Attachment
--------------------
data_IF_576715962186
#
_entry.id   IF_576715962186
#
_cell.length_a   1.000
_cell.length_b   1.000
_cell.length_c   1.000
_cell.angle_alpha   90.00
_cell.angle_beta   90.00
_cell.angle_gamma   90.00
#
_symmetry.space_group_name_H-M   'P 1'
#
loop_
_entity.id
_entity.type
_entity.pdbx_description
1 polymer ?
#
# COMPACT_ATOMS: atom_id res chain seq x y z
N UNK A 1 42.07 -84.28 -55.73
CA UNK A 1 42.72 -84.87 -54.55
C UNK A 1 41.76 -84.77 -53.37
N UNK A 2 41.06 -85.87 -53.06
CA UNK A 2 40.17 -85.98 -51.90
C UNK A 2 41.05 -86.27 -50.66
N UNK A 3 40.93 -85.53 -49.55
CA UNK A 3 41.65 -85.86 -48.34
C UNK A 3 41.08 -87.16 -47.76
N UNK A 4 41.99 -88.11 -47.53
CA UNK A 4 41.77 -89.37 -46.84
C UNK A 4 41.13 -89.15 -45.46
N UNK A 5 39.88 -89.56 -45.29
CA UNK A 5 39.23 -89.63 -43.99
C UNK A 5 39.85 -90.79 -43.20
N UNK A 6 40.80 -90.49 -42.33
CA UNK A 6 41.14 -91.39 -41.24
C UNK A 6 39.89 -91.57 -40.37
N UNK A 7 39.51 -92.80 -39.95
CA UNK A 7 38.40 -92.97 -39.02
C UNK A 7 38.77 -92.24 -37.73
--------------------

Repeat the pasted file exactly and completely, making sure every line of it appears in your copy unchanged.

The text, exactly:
data_IF_576715962186
#
_entry.id   IF_576715962186
#
_cell.length_a   1.000
_cell.length_b   1.000
_cell.length_c   1.000
_cell.angle_alpha   90.00
_cell.angle_beta   90.00
_cell.angle_gamma   90.00
#
_symmetry.space_group_name_H-M   'P 1'
#
loop_
_entity.id
_entity.type
_entity.pdbx_description
1 polymer ?
#
# COMPACT_ATOMS: atom_id res chain seq x y z
N UNK A 1 42.07 -84.28 -55.73
CA UNK A 1 42.72 -84.87 -54.55
C UNK A 1 41.76 -84.77 -53.37
N UNK A 2 41.06 -85.87 -53.06
CA UNK A 2 40.17 -85.98 -51.90
C UNK A 2 41.05 -86.27 -50.66
N UNK A 3 40.93 -85.53 -49.55
CA UNK A 3 41.65 -85.86 -48.34
C UNK A 3 41.08 -87.16 -47.76
N UNK A 4 41.99 -88.11 -47.53
CA UNK A 4 41.77 -89.37 -46.84
C UNK A 4 41.13 -89.15 -45.46
N UNK A 5 39.88 -89.56 -45.29
CA UNK A 5 39.23 -89.63 -43.99
C UNK A 5 39.85 -90.79 -43.20
N UNK A 6 40.80 -90.49 -42.33
CA UNK A 6 41.14 -91.39 -41.24
C UNK A 6 39.89 -91.57 -40.37
N UNK A 7 39.51 -92.80 -39.95
CA UNK A 7 38.40 -92.97 -39.02
C UNK A 7 38.77 -92.24 -37.73